The LGBTQIA+ spectrum has always been part of society, but history has marginalised its narrative. This pride month, let’s delve into myth and mythology, and explore the characters and stories hidden by the mainstream. Indian culture and mythology have been perceived as patriarchal, rigid, classist, casteist and heteronormative by most modern thinkers, especially those who are Indian. However, growing up reading stories from mythology, reading comics like Amar Chitra Katha that made Indian mythology accessible to kids, I can think of so many characters and narratives that defied those labels.
At the core of these narratives are the ideas of gender fluidity and defying labels of male/female. Many stories from Indian myth – told and untold – have cross-dressing men, masculine women, people that come under neither and both categories, people that were born a certain way and then changed their gender/sexual identity. These stories were told aplenty by the narrators of the past, because they believed these stories deserved a space in the narrative.
Shikhandi – an embodiment of queer identity, was the pivotal factor in changing the course of the Indian epic Mahabharata. He was born a woman, raised as a man, taught how to fight, to battle, and was married to a woman. A Yaksha (nature-spirits or demigods that appear a lot in Indian mythology) later granted him his own manhood. Shikhandi is a character that would today be called a transgender man. There are many other characters like him. Yuvanashva was a king who drank some water meant for a rishi’s wife. He became pregnant with his son Mandhata, who was blessed by the gods on his birth. Draupadi – the female protagonist of Mahabharata, and Shikhandi’s sister – was the wife of five brothers. One of her husbands, Arjuna, who is seen as the embodiment of the male warrior, sought refuge in a king’s harem dressed as a transgender woman and taught music and dance.
Queer characters in Indian mythology are present in abundance. The queer narrative was part of the mainstream, but was later shunned by an increasingly heteronormative, homophobic society. But what do these stories tell us? They are a testament to the fact that traditionalism does not imply close-mindedness. They tell us that no identity is restricted by boundaries. Everybody has some queer in them, and exclusive all-male/all-female labels cannot be applied to every human being. In fact, the fluidity in personal identity is embraced to such an extent in Indian mythology that some characters are not just a mix of genders, but a mix of species – like the elephant-headed god Ganesha. People are messy and they cannot be compartmentalised into rigid labels.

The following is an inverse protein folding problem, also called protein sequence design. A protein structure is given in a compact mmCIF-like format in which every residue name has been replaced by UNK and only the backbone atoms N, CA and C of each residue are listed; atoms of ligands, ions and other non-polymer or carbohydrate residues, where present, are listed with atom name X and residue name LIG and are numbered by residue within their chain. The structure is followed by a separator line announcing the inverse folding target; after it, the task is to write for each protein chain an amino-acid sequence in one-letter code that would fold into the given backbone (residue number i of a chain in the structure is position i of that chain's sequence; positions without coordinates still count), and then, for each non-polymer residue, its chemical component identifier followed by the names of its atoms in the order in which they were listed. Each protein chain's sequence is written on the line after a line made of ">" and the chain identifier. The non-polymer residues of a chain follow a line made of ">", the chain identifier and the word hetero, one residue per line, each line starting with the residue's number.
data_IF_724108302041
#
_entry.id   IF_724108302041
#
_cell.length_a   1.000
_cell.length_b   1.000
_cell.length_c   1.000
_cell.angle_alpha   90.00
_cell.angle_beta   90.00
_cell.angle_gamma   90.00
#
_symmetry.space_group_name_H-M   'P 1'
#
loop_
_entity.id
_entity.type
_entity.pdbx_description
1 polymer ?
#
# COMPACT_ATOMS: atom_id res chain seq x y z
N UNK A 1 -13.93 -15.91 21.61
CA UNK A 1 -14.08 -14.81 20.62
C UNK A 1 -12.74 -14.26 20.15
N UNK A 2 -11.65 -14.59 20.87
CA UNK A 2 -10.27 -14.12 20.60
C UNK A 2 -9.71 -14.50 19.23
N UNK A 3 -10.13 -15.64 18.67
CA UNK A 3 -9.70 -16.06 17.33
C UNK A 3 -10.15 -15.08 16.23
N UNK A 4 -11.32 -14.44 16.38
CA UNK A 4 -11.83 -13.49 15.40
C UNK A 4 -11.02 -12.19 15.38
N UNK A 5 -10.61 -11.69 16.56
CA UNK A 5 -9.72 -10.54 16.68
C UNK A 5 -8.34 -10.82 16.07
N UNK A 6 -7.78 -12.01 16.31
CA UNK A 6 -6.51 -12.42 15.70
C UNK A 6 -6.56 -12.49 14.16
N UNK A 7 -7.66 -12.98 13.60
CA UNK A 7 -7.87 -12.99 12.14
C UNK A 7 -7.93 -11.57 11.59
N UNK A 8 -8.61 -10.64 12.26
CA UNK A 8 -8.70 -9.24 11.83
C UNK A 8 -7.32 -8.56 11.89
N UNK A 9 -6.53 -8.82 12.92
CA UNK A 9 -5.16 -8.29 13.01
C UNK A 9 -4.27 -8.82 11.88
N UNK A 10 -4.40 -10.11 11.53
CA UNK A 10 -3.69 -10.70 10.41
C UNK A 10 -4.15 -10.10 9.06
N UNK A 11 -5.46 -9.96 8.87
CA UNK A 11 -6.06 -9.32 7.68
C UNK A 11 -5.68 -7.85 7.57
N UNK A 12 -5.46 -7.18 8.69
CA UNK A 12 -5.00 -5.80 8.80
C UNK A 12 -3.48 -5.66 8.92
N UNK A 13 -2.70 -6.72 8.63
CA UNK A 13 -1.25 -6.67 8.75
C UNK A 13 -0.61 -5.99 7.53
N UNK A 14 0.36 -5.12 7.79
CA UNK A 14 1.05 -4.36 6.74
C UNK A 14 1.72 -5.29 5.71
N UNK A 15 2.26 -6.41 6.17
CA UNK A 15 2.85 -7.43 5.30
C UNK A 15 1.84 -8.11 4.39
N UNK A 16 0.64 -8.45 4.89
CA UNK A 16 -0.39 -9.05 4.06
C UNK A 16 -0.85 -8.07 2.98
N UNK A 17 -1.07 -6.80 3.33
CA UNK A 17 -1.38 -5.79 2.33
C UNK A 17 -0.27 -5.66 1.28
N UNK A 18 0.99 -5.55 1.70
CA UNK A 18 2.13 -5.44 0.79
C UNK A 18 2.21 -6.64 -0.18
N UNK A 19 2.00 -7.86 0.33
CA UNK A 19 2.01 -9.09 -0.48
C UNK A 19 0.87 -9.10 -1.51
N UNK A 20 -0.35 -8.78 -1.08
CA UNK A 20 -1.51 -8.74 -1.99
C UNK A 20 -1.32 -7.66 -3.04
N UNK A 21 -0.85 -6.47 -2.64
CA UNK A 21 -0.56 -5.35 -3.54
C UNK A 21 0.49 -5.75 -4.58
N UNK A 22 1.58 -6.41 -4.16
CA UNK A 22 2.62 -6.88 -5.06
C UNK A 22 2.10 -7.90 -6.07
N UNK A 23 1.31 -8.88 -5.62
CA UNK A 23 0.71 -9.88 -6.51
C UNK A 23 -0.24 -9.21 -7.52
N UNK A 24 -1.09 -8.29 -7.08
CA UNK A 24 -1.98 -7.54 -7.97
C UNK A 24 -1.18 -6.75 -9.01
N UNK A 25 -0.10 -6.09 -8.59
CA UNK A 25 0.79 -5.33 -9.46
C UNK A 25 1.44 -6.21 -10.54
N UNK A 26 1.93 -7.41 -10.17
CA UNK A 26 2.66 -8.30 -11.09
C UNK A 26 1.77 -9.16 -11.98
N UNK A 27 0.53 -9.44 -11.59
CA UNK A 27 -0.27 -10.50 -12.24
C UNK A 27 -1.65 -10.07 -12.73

In a previous blog post, I spoke about how Purush – pure consciousness, and Prakriti – matter, combine to create everything in the world. Every object in this universe – living and non-living – is made of Purush and Prakriti. Purush is traditionally seen as male, and Prakriti as female. But both these elements are what make up each and every human being. Every human being has male and female in them. Indian mythology has seen Lord Shiva as the representation of Purush, and his wife Parvati as that of Prakriti.
There are stories about Shiva merging Parvati into his body such that one half of him is male, and the other half is female. This particular form of Shiva is called ‘Ardhanareshwara’. ‘Ardha’ means half, ‘nari’ means woman, and ‘ishwara’ means god. In this form, Shiva is both male and female at the same time. Shiva is a god, he is the penultimate of the masculine form. He is depicted as what can clearly be perceived as androgynous. This form of Shiva, in some texts, is what inspired the creator, Brahma, to imbibe the universe with both male and female energies. Ardhanareshwara – the supreme being – is non-dual. They are both male and female, not one or the other. And that image itself is beyond these dualities. They are the ultimate fusion of the Purush and the Prakriti – the male and the female combined to create a form that is beyond sex and gender.
Defiance of traditional heterosexual norms are found to be plenty in myth and mythology. The nature of human identity is multi-layered and fluid. While the world loves to categorize and bifurcate the male and the female, mythology and folklore shows that the condition of human existence is a spectrum. It moves between its expressions. That’s what makes it beautiful and worth living.
Storytellers of the past have acknowledged that, and we must too. These narratives are stories of pride, and of tolerance. Yoga speaks of conquering the mind, and that philosophy does not differentiate between gender and sexuality. Yoga is born from this tradition of mythology I just elaborated upon. It is born from a free and tolerant society. With the right intention and effort, anyone can lead a yogic life. And this attitude is what we must embrace this pride month. We must learn from our past stories, and work towards creating a more free and tolerant society. Let’s celebrate the stories of our LGBTQIA+ community. Happy pride month!
This site uses Akismet to reduce spam. Learn how your comment data is processed.